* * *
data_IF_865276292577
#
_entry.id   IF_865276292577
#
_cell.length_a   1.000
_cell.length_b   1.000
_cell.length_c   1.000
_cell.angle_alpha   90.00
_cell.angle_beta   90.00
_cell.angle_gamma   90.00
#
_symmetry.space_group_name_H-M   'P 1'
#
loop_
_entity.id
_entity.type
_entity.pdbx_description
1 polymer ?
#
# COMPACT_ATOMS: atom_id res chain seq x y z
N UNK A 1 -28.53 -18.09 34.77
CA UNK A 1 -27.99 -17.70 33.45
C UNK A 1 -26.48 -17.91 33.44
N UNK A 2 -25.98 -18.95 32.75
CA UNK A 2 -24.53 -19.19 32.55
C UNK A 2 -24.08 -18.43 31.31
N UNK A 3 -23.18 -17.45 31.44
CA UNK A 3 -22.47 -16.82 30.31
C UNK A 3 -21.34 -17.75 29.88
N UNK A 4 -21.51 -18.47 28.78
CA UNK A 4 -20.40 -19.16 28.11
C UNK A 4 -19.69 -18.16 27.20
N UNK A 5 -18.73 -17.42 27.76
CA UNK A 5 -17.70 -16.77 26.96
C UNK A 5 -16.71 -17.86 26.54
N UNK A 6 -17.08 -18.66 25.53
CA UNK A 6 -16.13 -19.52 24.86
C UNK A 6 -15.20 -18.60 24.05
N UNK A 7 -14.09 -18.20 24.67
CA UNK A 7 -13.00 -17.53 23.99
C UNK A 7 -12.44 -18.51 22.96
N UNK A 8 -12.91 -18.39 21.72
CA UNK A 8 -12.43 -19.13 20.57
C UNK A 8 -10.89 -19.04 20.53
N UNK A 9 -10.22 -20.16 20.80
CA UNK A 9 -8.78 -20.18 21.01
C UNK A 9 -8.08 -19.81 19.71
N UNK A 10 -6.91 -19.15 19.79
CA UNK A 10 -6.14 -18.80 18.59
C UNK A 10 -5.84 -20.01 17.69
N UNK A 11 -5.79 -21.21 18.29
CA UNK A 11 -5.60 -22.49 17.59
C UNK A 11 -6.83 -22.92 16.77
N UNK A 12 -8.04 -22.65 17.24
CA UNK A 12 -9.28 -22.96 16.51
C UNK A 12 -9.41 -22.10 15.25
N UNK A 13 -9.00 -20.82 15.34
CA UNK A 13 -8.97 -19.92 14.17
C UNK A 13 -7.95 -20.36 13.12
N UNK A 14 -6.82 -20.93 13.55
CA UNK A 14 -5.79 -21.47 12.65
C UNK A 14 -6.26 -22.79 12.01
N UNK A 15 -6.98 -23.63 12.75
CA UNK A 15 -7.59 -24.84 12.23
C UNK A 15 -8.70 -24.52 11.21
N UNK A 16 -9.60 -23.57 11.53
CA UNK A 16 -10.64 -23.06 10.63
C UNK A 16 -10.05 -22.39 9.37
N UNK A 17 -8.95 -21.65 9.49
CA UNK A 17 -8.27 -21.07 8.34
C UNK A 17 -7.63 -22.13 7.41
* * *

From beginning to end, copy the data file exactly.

data_IF_865276292577
#
_entry.id   IF_865276292577
#
_cell.length_a   1.000
_cell.length_b   1.000
_cell.length_c   1.000
_cell.angle_alpha   90.00
_cell.angle_beta   90.00
_cell.angle_gamma   90.00
#
_symmetry.space_group_name_H-M   'P 1'
#
loop_
_entity.id
_entity.type
_entity.pdbx_description
1 polymer ?
#
# COMPACT_ATOMS: atom_id res chain seq x y z
N UNK A 1 -28.53 -18.09 34.77
CA UNK A 1 -27.99 -17.70 33.45
C UNK A 1 -26.48 -17.91 33.44
N UNK A 2 -25.98 -18.95 32.75
CA UNK A 2 -24.53 -19.19 32.55
C UNK A 2 -24.08 -18.43 31.31
N UNK A 3 -23.18 -17.45 31.44
CA UNK A 3 -22.47 -16.82 30.31
C UNK A 3 -21.34 -17.75 29.88
N UNK A 4 -21.51 -18.47 28.78
CA UNK A 4 -20.40 -19.16 28.11
C UNK A 4 -19.69 -18.16 27.20
N UNK A 5 -18.73 -17.42 27.76
CA UNK A 5 -17.70 -16.77 26.96
C UNK A 5 -16.71 -17.86 26.54
N UNK A 6 -17.08 -18.66 25.53
CA UNK A 6 -16.13 -19.52 24.86
C UNK A 6 -15.20 -18.60 24.05
N UNK A 7 -14.09 -18.20 24.67
CA UNK A 7 -13.00 -17.53 23.99
C UNK A 7 -12.44 -18.51 22.96
N UNK A 8 -12.91 -18.39 21.72
CA UNK A 8 -12.43 -19.13 20.57
C UNK A 8 -10.89 -19.04 20.53
N UNK A 9 -10.22 -20.16 20.80
CA UNK A 9 -8.78 -20.18 21.01
C UNK A 9 -8.08 -19.81 19.71
N UNK A 10 -6.91 -19.15 19.79
CA UNK A 10 -6.14 -18.80 18.59
C UNK A 10 -5.84 -20.01 17.69
N UNK A 11 -5.79 -21.21 18.29
CA UNK A 11 -5.60 -22.49 17.59
C UNK A 11 -6.83 -22.92 16.77
N UNK A 12 -8.04 -22.65 17.24
CA UNK A 12 -9.28 -22.96 16.51
C UNK A 12 -9.41 -22.10 15.25
N UNK A 13 -9.00 -20.82 15.34
CA UNK A 13 -8.97 -19.92 14.17
C UNK A 13 -7.95 -20.36 13.12
N UNK A 14 -6.82 -20.93 13.55
CA UNK A 14 -5.79 -21.47 12.65
C UNK A 14 -6.26 -22.79 12.01
N UNK A 15 -6.98 -23.63 12.75
CA UNK A 15 -7.59 -24.84 12.23
C UNK A 15 -8.70 -24.52 11.21
N UNK A 16 -9.60 -23.57 11.53
CA UNK A 16 -10.64 -23.06 10.63
C UNK A 16 -10.05 -22.39 9.37
N UNK A 17 -8.95 -21.65 9.49
CA UNK A 17 -8.27 -21.07 8.34
C UNK A 17 -7.63 -22.13 7.41